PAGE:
Another unexpected blessing today in my homogenous, 'trying-hard to be upper middle-class' seaside suburb. If you recall I 'visited' Greece a few months back while out on a lunchtime walk. Today I went to India. A new yoga studio has opened in the village; not so unusual, they're popping up everywhere, including the gym. Always on the lookout for opportunities to enhance my own teaching and practice, I tentatively called past to determine the time and nature of the classes. Greeted with one of those 'I know the secrets to the Universe and you don't' smiles I was asked if I would like to speak to the yoga teacher upstairs. 'Oh ... No,' I said.  'I'm in a hurry,' I lied.  My 'Best and Less' canvas shopping bags collided with Buddha and Krishna; nearly swept a bowl full of crystals on to the floor and I was in danger of becoming permanently entangled in Prayer Flags ... oh if I could so easily dissipate into the breeze! The question was inane enough, but I don't want my yoga wrapped in New Age eco-plastic. Back in the street I started to head for home, but pulled myself up. Why not speak to him?

Upstairs, the yoga room was a peaceful space away from the traffic. The teacher greeted me warmly and invited me to sit - he cross-legged and me upright and uptight with a 'Best and Less' barrier between us. What followed was a profound and stimulating discussion of Classical Yoga. I was impressed not only with his knowledge and his dedication, but that his understanding, and my albeit limited understanding of yoga were aligned. The fact that he was Indian shouldn't have made a difference, but it did. (Okay, I am sometimes a sucker for the cliche). I was enriched when I left. I had learned some things. How easily I could have missed it. As I walked home I thought about the opportunities that arise, in many different forms, when we open ourselves to their possibility. My 'visits' to Greece and to India happened because I said 'yes'. What they represent too, is that there are unexpected stories behind ordinary doors, just as those stories lie behind ordinary faces. For a writer this is grist for the mill; the real and imaginary behind the ordinariness of every day lives.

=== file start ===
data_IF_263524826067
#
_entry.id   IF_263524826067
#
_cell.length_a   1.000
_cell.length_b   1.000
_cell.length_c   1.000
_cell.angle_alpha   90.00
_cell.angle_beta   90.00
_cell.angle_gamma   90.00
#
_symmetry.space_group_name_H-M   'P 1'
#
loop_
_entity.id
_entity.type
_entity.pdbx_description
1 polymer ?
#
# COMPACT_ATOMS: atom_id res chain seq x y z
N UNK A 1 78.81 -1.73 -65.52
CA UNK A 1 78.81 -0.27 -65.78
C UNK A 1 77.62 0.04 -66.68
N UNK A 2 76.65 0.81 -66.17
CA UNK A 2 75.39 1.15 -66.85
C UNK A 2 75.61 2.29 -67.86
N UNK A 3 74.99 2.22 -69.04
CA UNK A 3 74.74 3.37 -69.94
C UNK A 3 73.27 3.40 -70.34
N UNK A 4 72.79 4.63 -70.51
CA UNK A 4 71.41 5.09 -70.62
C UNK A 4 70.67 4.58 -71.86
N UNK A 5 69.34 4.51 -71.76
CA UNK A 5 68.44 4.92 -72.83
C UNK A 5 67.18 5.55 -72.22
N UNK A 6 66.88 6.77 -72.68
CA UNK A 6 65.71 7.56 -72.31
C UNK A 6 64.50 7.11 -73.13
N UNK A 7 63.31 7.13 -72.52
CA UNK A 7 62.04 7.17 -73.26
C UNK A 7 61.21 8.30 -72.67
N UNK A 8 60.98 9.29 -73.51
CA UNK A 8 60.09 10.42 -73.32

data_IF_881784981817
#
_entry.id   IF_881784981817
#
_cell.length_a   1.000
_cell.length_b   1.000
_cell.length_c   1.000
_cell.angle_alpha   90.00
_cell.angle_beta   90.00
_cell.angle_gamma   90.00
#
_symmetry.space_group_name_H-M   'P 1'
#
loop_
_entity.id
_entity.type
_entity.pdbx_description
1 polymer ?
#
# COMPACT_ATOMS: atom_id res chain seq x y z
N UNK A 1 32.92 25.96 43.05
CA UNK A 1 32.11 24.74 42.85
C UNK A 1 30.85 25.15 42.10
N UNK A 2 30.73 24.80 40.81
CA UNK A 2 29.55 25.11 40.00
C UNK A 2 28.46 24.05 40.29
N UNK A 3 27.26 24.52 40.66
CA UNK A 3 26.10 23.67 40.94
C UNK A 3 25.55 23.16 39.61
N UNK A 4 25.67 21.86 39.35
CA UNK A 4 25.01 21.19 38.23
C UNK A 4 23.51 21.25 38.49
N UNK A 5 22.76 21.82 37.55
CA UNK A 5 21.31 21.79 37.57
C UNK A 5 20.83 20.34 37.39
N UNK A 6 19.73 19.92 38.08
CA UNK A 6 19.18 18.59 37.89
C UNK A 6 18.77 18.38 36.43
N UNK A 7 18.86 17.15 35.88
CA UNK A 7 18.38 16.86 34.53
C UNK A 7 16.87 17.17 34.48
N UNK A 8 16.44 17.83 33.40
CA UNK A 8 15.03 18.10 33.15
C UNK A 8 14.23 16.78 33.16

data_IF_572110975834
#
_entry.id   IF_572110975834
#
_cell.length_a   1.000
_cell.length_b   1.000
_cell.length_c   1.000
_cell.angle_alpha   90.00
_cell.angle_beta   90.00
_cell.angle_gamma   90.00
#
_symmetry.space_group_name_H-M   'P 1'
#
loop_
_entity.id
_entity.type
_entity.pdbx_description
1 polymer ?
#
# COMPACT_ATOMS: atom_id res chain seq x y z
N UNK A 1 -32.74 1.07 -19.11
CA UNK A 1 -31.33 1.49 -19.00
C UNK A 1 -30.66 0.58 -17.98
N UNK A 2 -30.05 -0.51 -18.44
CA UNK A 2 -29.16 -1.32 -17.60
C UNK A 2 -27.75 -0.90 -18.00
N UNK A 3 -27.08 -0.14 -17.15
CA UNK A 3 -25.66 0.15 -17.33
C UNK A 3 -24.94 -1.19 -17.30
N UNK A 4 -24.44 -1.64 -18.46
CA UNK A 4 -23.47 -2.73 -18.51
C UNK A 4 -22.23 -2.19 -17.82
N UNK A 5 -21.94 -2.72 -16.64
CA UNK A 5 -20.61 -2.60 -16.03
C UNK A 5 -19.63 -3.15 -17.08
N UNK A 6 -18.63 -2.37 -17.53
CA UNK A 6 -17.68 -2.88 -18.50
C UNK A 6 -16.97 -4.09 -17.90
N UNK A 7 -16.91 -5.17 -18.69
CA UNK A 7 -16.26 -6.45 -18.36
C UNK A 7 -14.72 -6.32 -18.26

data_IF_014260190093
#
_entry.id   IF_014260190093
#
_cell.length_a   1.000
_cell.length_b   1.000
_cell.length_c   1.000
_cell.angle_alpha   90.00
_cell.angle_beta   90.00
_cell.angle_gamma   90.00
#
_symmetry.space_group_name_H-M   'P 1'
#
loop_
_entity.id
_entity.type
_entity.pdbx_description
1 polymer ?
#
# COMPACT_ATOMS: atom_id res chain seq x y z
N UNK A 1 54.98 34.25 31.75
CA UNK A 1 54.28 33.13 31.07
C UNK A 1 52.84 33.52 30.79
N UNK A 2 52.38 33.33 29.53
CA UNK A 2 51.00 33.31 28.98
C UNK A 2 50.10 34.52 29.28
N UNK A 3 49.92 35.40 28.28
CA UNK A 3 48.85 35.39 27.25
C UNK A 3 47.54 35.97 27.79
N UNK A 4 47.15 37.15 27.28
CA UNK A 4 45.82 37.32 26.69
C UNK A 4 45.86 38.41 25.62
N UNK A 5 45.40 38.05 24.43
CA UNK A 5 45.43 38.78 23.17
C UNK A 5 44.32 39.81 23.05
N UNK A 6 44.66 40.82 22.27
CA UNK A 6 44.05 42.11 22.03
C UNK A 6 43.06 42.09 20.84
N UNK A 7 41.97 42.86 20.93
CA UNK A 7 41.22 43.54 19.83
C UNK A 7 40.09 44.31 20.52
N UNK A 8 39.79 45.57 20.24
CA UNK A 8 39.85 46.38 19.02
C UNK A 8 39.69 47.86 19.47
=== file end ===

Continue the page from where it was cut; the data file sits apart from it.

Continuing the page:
AuthorAmanda Apthorpe